RM: There were some discrepancies, but the way I understood it the readings were more of an assessment of what would happen as a result of that training. In training, I definitely used Omegawave to gauge where I was at, but at the same time, on competition day you have to be ready no matter what. On competition days, I didn’t actually look at my results, because I didn’t want to be psychologically impacted by it. For training purposes, though, it was definitely useful and interesting, because there were some days where I had some of the measurements in the yellow and even one or two in the red, and was able to perform. But then I noticed there were some days where I was full-on green and was performing at a lower level. But we found those patterns over time, and realized that the main measurement we really looked at was the central nervous system and how that was functioning in relation to my training.
It was really interesting to see that some days after hard workouts I would still be in the green, which allowed me to push harder the next day when I would’ve thought I might need a lighter training day.
OW: Turning specifically to this year’s Olympic Games, how did you approach issues like travel fatigue, nutrition, and sleep?
RM: It was really a matter of finding the patterns of what would make me feel ready and prepared mentally and physically on the day of competition. I learned over time the state that I needed to be in to perform at my best, and looking back on it, Sam showed me some of the graphs and charts and showed that we really did optimize the preparation leading in to the games so that I did peak on the right day, even with my Omegawave measurements. He used Omegawave really to tailor his guidance to me, and from my end the results and measurements were a bit behind the scenes, but I knew I was being guided by what he saw.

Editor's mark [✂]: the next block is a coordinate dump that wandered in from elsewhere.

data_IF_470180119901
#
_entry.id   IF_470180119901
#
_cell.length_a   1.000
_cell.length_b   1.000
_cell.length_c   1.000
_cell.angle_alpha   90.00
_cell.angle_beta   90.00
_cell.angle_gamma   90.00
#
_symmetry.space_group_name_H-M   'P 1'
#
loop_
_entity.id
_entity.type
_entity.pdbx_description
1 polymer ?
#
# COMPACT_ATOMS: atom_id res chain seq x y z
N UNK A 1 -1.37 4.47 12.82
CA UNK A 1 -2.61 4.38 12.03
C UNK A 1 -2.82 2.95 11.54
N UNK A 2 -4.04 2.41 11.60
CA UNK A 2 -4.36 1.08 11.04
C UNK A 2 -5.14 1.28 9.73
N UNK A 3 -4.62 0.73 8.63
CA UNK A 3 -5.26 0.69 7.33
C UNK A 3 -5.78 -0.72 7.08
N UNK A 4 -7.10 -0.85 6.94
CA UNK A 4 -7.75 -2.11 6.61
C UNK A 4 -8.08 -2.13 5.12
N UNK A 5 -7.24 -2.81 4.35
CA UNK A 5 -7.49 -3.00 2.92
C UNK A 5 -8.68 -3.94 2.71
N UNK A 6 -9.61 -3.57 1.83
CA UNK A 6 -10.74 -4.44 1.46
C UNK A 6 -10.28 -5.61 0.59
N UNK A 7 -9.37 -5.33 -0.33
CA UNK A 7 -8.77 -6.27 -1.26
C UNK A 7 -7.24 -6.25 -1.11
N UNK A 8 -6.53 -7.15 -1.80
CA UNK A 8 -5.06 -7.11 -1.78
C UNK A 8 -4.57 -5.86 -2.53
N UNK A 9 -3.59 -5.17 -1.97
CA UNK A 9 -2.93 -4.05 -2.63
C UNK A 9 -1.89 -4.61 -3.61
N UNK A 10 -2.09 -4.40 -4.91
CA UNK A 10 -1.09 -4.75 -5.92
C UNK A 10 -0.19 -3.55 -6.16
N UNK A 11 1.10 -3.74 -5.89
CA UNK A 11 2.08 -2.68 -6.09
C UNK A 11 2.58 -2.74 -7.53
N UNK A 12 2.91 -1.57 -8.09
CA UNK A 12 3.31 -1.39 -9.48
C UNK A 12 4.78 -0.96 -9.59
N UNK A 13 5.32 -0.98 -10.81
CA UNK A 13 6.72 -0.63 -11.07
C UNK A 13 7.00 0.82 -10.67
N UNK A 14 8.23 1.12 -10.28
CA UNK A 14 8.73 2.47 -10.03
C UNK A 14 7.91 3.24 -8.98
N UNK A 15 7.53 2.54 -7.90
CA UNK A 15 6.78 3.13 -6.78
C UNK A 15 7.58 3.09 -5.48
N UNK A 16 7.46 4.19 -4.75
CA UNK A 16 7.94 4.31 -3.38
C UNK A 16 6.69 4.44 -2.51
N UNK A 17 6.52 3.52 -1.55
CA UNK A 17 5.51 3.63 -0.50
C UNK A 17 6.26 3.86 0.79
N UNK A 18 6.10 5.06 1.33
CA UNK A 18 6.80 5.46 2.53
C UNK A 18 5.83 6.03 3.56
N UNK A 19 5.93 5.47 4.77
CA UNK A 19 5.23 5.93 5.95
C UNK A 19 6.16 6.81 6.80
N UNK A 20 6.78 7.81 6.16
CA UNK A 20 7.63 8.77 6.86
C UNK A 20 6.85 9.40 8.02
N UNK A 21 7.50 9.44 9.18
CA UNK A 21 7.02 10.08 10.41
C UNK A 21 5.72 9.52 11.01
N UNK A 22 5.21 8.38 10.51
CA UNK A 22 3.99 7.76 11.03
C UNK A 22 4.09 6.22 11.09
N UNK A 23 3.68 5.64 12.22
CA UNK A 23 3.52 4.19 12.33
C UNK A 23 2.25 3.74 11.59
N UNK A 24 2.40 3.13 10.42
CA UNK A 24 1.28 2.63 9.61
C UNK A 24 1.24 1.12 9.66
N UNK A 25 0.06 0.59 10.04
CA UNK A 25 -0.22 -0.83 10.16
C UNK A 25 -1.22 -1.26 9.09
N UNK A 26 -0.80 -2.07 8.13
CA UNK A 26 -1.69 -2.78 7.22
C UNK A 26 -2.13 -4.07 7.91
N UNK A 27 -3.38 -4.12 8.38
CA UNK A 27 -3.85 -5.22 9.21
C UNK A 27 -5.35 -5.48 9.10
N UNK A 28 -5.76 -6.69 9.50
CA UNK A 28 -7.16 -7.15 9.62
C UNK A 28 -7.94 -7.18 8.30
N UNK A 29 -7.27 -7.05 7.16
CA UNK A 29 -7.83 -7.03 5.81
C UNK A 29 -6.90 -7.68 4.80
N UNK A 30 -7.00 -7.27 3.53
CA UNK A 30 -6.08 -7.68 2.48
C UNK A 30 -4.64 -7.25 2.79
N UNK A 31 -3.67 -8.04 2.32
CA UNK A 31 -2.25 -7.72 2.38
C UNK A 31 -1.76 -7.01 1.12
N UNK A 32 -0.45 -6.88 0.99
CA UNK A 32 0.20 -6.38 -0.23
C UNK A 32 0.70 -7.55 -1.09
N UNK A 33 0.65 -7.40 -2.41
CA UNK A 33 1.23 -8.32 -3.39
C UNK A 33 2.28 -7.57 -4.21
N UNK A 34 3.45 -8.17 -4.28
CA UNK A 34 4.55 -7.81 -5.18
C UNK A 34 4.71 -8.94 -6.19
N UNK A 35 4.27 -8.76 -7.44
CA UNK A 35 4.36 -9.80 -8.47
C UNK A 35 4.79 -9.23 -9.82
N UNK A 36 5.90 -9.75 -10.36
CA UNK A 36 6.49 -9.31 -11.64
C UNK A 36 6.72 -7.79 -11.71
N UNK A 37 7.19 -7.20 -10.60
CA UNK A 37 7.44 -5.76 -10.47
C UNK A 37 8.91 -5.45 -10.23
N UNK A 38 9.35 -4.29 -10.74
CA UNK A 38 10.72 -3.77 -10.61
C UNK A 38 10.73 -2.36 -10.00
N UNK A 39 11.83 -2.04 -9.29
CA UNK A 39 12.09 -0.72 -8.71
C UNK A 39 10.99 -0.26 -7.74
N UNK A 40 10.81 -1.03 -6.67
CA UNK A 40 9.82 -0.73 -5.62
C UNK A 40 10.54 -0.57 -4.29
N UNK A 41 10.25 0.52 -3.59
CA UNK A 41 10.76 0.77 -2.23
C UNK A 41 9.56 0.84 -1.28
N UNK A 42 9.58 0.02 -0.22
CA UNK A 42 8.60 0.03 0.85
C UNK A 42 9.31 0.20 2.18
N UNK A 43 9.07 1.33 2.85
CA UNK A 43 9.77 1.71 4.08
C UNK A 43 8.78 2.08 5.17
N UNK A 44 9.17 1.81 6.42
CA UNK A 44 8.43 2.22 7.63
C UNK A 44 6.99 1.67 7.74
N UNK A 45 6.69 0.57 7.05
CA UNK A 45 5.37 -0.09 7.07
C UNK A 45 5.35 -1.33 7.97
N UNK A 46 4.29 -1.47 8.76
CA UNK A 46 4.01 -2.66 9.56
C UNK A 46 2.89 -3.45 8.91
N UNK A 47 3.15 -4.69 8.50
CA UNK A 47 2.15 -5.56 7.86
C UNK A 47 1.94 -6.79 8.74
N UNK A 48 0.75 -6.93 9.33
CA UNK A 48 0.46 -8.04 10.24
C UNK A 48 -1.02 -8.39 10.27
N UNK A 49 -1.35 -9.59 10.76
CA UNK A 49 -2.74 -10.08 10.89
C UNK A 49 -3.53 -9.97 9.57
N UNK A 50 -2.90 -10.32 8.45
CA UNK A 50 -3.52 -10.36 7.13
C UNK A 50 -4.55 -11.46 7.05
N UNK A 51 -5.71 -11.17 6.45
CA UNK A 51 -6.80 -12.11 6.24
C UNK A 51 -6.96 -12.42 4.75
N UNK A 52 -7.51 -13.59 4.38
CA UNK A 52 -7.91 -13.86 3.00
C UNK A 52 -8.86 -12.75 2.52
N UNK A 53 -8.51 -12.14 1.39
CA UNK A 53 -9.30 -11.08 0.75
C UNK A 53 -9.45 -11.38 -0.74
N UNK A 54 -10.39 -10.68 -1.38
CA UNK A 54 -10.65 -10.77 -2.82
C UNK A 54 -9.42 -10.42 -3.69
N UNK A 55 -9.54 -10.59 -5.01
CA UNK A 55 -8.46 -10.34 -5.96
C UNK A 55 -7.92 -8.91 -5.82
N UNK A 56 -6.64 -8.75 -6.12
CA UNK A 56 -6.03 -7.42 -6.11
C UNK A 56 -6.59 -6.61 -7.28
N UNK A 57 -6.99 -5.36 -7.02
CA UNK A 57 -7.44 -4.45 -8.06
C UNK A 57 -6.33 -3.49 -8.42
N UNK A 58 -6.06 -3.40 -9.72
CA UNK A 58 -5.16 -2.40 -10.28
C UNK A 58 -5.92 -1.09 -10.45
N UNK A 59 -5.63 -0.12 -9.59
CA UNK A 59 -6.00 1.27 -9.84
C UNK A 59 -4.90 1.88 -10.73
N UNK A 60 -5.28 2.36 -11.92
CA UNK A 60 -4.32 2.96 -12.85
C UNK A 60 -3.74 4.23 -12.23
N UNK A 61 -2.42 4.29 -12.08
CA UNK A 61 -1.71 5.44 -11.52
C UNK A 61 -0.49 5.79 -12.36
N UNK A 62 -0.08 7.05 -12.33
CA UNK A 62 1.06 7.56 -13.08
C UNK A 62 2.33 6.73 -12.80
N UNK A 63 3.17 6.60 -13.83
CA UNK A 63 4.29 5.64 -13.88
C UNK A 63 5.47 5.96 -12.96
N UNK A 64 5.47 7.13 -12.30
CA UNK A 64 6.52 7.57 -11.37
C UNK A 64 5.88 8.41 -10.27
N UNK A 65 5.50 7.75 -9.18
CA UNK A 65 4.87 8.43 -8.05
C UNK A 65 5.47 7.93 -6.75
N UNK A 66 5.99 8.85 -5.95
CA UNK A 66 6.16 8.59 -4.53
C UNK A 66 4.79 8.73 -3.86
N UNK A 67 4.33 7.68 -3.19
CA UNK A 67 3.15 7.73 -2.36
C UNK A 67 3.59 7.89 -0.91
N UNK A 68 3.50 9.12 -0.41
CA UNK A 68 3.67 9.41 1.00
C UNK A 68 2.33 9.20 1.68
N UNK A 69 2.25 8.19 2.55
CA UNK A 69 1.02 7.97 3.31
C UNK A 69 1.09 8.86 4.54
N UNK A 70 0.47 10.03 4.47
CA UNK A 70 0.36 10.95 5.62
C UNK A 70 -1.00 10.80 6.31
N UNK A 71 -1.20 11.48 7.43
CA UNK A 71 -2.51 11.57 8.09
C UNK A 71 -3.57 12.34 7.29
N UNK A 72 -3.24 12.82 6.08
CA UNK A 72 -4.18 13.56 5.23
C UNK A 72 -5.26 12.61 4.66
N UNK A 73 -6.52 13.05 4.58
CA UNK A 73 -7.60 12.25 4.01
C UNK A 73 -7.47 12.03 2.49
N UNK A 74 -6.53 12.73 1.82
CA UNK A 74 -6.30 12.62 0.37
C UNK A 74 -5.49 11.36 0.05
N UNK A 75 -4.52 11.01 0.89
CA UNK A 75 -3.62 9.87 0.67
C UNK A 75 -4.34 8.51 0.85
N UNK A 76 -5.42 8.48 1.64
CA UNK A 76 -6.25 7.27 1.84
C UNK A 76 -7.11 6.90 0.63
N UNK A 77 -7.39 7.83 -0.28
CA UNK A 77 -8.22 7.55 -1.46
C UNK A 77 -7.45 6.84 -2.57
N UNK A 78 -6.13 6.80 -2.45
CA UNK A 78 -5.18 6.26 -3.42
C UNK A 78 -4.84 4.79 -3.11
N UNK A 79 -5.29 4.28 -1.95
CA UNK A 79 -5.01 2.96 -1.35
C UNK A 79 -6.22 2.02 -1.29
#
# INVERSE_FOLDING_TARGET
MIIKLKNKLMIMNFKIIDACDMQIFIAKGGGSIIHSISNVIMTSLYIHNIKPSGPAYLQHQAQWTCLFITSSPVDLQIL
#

OW: With back-to-back Olympic gold medals under your belt at the age of twenty-eight, are you planning to compete in the 2020 Tokyo Olympics?
RM: I’m planning to continue training and I’ll be ramping back up in January. I’m kind of dabbling right now, but I don’t feel done yet. Because I didn’t have the length of preparation that I would have liked going in to the Rio games, I didn’t actually compete the routines that I wanted to. I definitely think there’s room for improvement and I definitely don’t feel I’ve reached my peak yet. So I’ll keep jumping until I feel like I have.